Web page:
Jonathan Kay is a prominent Canadian journalist, former columnist for the National Post newspaper, and lately editor of The Walrus general interest magazine. Ironically, as he acknowledges, it’s just that stature within the MainStream Media which completely delegitimizes his 2011 book Among the Truthers: A Journey into the Growing Conspiracist Underground of 9/11 Truthers, Birthers, Armageddonites, Vaccine Hysterics, Hollywood Know-Nothings and Internet Addicts to its subjects. Kay therefore focuses not on refuting particular conspiracy theories but rather on the psycho-social impulses which give rise to them. The result, however, is that Among the Truthers does little to challenge the believers he writes about and not quite enough to encourage the skeptics he writes for.
With his Voodoo Histories: The Role of the Conspiracy Theory in Shaping Modern History (2010), David Aaronovitch made a better job of tackling conspiracy theories first and diagnosing conspiracy culture afterwards. Among the Truthers, in contrast, is a polite and almost sympathetic (how Canadian!) study of individual conspiracy theorists. Kay presents some diligent research, notably on the origins of the fraudulent Protocols of the Elders of Zion, but elsewhere he tiptoes around the most explosive conspiracy claims and more than once admits that some of them contain “a grain of truth.” I kept wishing he would have spent more time separating facts from phobias regarding, say, modern medicine, modern Zionism, or the Japanese attack on Pearl Harbor, but he mostly leaves the reader puzzling over his own omissions and emphases. Could it be that Kay himself is part of a coverup?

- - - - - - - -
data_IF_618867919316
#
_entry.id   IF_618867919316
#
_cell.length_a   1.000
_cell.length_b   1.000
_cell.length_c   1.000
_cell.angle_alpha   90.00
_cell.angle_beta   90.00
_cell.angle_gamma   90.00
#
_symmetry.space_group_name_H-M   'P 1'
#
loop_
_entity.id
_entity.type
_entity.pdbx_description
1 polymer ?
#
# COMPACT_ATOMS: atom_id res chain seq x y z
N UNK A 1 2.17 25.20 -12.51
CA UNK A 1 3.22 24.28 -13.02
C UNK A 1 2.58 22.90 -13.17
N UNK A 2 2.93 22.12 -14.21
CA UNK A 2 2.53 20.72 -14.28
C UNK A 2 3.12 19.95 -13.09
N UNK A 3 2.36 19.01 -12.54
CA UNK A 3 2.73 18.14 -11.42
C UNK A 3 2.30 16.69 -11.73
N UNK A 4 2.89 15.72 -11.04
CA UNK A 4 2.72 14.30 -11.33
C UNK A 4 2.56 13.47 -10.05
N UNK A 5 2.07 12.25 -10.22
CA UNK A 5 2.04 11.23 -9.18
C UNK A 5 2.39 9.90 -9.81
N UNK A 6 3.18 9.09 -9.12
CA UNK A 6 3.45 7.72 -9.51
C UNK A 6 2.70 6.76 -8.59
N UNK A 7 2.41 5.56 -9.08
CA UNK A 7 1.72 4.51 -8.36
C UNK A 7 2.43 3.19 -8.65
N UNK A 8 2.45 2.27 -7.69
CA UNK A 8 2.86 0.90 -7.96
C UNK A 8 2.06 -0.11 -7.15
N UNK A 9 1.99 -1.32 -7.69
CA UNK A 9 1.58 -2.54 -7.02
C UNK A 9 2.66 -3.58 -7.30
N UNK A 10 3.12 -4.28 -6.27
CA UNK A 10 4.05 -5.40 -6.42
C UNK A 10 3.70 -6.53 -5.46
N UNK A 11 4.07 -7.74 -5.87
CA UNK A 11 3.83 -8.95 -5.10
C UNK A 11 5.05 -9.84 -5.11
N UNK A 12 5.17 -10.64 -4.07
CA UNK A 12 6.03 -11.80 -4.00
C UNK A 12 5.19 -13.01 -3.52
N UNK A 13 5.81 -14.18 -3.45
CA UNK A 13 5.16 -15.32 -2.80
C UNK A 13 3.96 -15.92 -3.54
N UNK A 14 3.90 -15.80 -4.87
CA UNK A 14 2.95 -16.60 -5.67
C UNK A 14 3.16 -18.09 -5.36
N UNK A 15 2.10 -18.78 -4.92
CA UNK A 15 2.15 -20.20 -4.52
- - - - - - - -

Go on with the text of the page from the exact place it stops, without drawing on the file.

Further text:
Well, no. Kay may not be the fairest arbiter of contested ideas, but at least he sees what the contests are really about. The most valuable insight of Among the Truthers is the author’s observation that even diehard conspiracy theorists seem more interested in being proven right than in actually taking on whatever great wrong they think they’ve uncovered. “What drives cranks at an emotional level isn’t the substance of their theories,” Kay writes, explaining,
Many of the Truther cranks I’ve interviewed…treated the issue of 9/11 Truth in large part as a debating exercise, and seemed curiously detached from the profoundly disturbing implications that follow from their claims. What cranks truly crave is the exhilarating sense of independence, control, and superiority that comes from declaring oneself a self-sufficient intellectual force.
To accuse a government or ruling group of cynically manipulating events and murdering people for secret, greedy purposes is an extremely serious charge, yet no one – with the dubious exception of Timothy McVeigh – is going out planting bombs or otherwise trying to topple the edifices of authority. Some of Kay’s interviewees have concocted such pervasive “flow chart” chains of conspiratorial command (from the Trilateral Commission to the Bilderberg Group to the Illuminati, et cetera) that it’s hard to see how such omnipotent overlords can ever be escaped, or if any alternative social system could be much better. To conspiracy theorists, even the broad freedom to postulate and disseminate conspiracy theories is no argument against the theories themselves; they never quite get around to defining what a conspiracy-free order would look like.
An even greater contradiction at the core of most conspiracy theories is in the alleged logic of the conspirators’ aims. They are said to be, in Kay’s term, “hyper competent,” and can pull off plots involving hundreds or thousands of collaborators (e.g. 9/11), yet the plots are only intended to nudge public opinion in the conspirators’ favor. So let me get this straight: Oligarchs’ most potent weapon is their exploitation of democracy? Hidden cabals wield absolute control over world affairs, but they are still beholden to popular will? Elites have the power to do anything they want, but they can’t afford to be seen doing it? Evil politicians and tycoons have no accountability to the masses, which is why they contrive such complex schemes to obtain the masses’ approval? It’s these kind of fundamental questions which conspiracy theorists never answer, and which Jonathan Kay’s Among the Truthers, for all its respectful reasonableness, unfortunately never asks.